Theory of Relativity

Despite how unlikely a tag team Nas and Damian Marley make, they complement each other pretty well on “Distant Relatives,” an album featuring both of them released on Tuesday, probably because neither of them takes up too much of the spotlight. There’s never a sense that either of them is tagging along with the other – without the two of them pitching in on every song, the material wouldn’t have quite the same effect.

It helps that they’ve got a theme they can sink their teeth into, and while Nas’ music has dealt with Africa in the past, he apparently has enough to say about it to hold down a whole album. With Marley onboard, he can dig deeper into it than ever before.

While hip hop and reggae both have roots in Africa, Marley and Nas are very aware of how far these genres have come from their source. They still celebrate their lineage on their own terms, though. An example of this can be found in the album’s centerpiece “Africa Must Wake Up,” which seems angry not only at the marginalization of Africana but at the modern-day myopia that led to it.

The message is just as desperate on “Tribes at War,” a two-fisted tirade that deals with both the diamond trade and black-on-black crime. With so many people of color victimizing each other in the United States, there’s an urgency here that’s closer to home than you might expect.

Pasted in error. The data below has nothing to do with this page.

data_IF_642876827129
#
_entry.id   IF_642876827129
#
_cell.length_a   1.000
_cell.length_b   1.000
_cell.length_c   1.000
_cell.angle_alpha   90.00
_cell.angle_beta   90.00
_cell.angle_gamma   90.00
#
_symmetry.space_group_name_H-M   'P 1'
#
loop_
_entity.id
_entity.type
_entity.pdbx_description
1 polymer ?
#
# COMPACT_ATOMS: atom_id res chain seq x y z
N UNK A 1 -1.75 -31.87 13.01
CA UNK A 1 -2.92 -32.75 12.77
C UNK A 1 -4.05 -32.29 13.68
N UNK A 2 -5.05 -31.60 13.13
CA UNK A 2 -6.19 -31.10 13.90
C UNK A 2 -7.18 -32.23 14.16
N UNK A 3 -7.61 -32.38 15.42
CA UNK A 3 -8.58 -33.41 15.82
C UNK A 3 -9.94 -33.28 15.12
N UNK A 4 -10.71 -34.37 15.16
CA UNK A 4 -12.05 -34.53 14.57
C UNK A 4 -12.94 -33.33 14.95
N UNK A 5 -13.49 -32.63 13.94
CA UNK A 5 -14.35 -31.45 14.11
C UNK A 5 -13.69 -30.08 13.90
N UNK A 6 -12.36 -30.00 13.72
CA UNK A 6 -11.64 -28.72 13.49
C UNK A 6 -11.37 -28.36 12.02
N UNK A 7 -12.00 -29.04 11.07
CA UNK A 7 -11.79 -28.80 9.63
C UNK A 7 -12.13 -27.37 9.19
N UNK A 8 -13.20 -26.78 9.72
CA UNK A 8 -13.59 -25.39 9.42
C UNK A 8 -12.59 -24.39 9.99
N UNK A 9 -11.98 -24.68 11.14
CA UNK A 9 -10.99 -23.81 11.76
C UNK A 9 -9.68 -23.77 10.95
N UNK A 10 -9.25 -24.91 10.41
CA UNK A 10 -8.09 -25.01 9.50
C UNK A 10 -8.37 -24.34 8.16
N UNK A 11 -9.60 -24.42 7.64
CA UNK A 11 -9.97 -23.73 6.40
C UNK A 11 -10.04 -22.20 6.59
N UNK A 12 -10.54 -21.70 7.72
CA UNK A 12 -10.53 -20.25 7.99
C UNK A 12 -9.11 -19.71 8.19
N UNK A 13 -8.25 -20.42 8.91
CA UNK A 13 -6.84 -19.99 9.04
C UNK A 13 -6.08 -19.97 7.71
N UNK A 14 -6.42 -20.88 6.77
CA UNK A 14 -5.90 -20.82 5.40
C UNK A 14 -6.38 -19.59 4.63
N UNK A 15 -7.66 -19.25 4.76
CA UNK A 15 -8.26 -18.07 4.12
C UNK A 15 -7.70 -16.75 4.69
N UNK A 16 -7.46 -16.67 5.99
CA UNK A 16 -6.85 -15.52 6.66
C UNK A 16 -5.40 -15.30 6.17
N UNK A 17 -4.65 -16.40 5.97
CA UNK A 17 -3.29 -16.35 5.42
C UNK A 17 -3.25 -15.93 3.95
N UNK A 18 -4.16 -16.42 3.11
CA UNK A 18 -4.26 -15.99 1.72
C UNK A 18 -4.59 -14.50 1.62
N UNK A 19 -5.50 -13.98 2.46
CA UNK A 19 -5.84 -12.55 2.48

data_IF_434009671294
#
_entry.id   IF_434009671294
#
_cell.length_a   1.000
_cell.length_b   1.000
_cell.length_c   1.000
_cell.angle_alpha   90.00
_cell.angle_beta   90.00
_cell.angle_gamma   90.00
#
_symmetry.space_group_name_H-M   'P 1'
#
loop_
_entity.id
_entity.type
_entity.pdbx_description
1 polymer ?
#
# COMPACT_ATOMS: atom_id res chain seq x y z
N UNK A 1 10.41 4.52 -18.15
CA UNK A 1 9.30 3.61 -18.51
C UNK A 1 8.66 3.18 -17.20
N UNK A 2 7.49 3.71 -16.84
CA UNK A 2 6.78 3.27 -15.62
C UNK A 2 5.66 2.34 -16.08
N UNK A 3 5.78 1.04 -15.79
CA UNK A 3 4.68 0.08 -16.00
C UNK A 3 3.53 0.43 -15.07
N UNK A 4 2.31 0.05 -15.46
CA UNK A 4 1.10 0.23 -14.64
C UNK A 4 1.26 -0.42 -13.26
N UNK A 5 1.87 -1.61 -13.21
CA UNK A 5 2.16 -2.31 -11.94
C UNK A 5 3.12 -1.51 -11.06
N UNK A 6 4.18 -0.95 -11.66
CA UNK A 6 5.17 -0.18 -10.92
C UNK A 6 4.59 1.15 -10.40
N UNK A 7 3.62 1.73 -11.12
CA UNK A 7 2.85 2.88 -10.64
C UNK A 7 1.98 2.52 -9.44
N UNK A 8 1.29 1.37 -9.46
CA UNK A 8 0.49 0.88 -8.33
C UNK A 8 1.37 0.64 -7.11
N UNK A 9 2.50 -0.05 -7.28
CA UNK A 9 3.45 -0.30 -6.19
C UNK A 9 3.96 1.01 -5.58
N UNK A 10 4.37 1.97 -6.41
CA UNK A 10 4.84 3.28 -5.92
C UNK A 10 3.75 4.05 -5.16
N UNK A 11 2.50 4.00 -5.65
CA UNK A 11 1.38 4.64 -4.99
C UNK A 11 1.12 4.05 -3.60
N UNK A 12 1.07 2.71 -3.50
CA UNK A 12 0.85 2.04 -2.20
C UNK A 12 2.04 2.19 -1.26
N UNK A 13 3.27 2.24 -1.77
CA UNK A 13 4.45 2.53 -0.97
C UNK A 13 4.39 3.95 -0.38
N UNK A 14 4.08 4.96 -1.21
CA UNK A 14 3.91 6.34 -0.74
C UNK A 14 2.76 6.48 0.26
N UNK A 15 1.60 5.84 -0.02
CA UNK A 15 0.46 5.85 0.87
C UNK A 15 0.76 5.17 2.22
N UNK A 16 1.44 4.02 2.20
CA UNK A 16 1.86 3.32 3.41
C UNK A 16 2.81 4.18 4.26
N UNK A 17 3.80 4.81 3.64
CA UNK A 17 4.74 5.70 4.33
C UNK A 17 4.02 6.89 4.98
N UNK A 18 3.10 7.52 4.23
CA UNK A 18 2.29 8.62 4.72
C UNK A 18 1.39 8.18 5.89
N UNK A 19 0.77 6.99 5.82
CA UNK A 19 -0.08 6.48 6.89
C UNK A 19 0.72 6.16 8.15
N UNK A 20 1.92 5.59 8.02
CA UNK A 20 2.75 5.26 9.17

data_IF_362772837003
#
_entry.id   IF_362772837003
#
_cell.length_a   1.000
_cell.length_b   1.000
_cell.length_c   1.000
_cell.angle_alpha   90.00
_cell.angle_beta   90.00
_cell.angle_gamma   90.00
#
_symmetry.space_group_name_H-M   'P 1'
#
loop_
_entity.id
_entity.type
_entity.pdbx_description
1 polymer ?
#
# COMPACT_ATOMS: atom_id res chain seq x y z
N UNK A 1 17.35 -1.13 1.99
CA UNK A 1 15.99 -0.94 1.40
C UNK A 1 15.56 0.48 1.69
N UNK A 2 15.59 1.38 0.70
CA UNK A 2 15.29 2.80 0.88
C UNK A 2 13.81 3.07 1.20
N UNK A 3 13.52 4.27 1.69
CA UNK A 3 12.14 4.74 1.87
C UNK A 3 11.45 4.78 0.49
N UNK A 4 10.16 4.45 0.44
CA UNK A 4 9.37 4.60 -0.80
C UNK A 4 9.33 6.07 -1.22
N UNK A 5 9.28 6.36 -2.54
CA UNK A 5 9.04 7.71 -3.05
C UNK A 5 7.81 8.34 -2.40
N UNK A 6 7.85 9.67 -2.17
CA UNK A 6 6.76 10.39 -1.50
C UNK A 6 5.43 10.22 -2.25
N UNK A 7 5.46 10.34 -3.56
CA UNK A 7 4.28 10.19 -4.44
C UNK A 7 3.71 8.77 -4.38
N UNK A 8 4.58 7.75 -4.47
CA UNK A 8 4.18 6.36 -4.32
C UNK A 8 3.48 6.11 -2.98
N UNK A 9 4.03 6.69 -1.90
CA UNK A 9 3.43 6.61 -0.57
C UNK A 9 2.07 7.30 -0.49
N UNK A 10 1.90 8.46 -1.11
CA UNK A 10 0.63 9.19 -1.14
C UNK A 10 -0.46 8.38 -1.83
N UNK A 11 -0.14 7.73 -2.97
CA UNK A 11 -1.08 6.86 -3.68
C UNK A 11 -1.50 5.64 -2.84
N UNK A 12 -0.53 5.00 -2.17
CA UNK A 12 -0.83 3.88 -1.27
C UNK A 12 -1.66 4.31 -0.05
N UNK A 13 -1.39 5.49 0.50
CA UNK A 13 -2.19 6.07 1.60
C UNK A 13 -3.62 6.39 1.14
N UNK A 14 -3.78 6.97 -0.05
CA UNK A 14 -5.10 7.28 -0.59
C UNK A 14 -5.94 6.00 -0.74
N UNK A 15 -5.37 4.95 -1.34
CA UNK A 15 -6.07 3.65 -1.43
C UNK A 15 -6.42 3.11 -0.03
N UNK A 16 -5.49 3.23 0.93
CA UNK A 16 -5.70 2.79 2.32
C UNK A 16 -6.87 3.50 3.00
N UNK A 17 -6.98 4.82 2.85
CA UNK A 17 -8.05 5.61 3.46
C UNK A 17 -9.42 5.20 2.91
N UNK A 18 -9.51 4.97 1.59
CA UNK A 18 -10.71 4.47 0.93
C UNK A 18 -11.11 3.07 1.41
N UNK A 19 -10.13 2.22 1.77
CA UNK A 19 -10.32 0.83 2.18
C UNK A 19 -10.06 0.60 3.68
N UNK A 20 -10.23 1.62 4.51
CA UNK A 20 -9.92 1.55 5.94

What’s nice about having both Marley and Nas on hand is that even if there’s a song where one of them isn’t quite in his element, the other one is there to step in and give it its strength.

For all of the ambition Marley brings to “Patience,” Nas’ focus is what makes the whole thing work in the end. Likewise, Marley is so enchanting on “Count Your Blessings” that even when Nas gets a few bars with enough charge for him to rap over, the spirit Marley gives it overshadows him.

Of course, that material is in Marley’s comfort zone, which is probably why he knocks it out of the park.

For dealing with a project as bold as this one, Marley and Nas should be commended for making it work as well as it does. It’s never easy to approach this material without making it sound like a social-studies lecture, but Marley and Nas find a way to avoid all that by focusing on what makes it so attractive to them.

At a time when lots of big names struggle to break new ground, these two managed to do it by bringing hip hop back to its roots.

This article originally appeared on AllMediaNY.

About David Guzman 207 Articles
I just received my degree in journalism at Brooklyn College, where I served as the arts editor for one of the campus newspapers, the Kingsman. When it comes to the arts, I’ve managed to cover a variety of subjects, including music, films, books and art exhibitions. I’ve reviewed everything from “Slumdog Millionaire” (which was a good film) to “Coraline,” (which wasn’t) and I’ve also interviewed legendary film critic Leonard Maltin.

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